Neutrinos (along with photons) are the most abundant particles in the universe. However, scientists do not know much about them. This is because these particles interact very weakly with matter and are extremely difficult to study. So faint that they are often referred to as “ghost particles”.
Neutrinos have an amazing penetrating ability. For example, a planet like Earth is almost no obstacle to them. Scientists estimate that 65 billion neutrinos pass through one square centimeter of our planet’s surface and hit the sun every second. These particles in large quantities and every second penetrate our bodies, and we usually have no idea about them.
The first speculation about the existence of neutrinos appeared in the 1930s, but the first experimental observations of them occurred almost a quarter of a century later. In the course of the research, it was discovered that there are at least three types of these particles – the electron, muon and tau neutrinos, and each of them has its counterpart in the world of antimatter, that is, each has its own antiparticle. These particles have no electrical charge and are produced in nuclear reactions inside stars as well as in reactors on Earth.
Although they are among the most abundant particles in the universe, observing them so far has proven challenging because the probability of them interacting with other matter is extremely low. To detect neutrinos, physicists use advanced detectors and equipment to study known neutrino sources. Their efforts eventually led to the detection of neutrinos from the sun, cosmic rays, supernovae and other cosmic bodies, as well as from nuclear reactors.
First observations at the LHC
Observing neutrinos inside particle accelerators such as the Large Hadron Collider has also been a longtime goal. Although physicists were confident that reactions that occur when particles accelerate to near the speed of light and collide with each other produce neutrinos, getting evidence for this was another matter entirely.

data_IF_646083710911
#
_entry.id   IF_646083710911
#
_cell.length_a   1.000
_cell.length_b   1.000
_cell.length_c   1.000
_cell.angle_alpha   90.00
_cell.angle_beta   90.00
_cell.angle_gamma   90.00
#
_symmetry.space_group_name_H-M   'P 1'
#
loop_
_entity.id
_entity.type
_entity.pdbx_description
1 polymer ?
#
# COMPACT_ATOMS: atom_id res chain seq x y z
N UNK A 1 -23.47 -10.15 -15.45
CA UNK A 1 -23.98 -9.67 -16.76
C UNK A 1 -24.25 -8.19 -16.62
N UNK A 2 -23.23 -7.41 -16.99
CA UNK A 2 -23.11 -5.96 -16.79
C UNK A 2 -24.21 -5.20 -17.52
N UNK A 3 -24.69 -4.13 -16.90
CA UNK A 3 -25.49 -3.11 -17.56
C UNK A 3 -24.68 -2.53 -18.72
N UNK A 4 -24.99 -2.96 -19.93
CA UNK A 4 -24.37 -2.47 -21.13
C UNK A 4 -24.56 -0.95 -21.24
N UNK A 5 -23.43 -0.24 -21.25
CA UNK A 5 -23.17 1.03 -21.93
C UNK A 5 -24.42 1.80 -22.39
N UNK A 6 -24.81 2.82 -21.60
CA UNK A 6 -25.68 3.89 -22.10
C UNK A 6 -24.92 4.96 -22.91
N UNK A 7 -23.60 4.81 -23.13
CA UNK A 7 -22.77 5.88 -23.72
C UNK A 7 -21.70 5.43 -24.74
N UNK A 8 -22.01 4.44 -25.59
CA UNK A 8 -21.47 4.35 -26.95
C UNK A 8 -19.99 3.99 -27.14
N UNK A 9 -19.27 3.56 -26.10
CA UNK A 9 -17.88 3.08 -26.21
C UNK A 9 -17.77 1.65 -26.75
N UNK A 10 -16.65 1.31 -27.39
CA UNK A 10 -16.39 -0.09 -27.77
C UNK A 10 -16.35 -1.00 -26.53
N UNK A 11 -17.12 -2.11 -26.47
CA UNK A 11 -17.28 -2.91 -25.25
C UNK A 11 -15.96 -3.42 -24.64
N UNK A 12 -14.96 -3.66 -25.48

Now two large research teams – FASER (Forward Search Experiment) and SND (Scattering and Neutrino Detector)@LHC – have detected neutrinos for the first time using detectors at the Large Hadron Collider (LHC) at CERN in Switzerland. These observations may open important new experimental research opportunities in particle physics. The results of the observations have been published in two articles in Physical Review Letters (DOI: 10.1103/PhysRevLett.131.031801; DOI: 10.1103/PhysRevLett.131.031802).
“Neutrinos are produced in large quantities in proton colliders such as the LHC,” said Cristovao Vilela of the SND@LHC Collaboration. However, these neutrinos have not yet been directly observed. The very weak interaction of neutrinos with other particles makes them very difficult to detect, which is why they are the least studied particles in the Standard Model of particle physics, he added.
“Particle colliders have been around for more than 50 years and have discovered every known particle except neutrinos,” said Jonathan Lee Feng of the FASER Collaboration. – At the same time, every time neutrinos are discovered from a new source, be it a nuclear reactor, the sun, the Earth, or a supernova, we learn something very important about the universe. In our latest work, he added, we have detected for the first time the production of neutrinos in particle colliders.
The neutrinos discovered by Feng and his colleagues have the highest energy ever recorded in a laboratory setting. Thus, they could pave the way for in-depth studies of the properties of neutrinos, as well as a search for other elusive particles.
The work being carried out by the FASER and SND@LHC projects makes a significant contribution to ongoing experimental research in particle physics and may soon pave the way for further breakthroughs in this field. Now that the existence of neutrinos has been confirmed at the LHC, these two experiments will continue to collect data, which could lead to more useful observations and a better understanding of the nature of neutrinos.
“We will be using the FASER detector for many years and expect to collect at least ten times more data. A particularly interesting fact is that only a part of the detector was used in this initial detection. In the coming years, we will be able to use the full power of FASER to map A map of high-energy neutrino interactions in extremely detailed detail.
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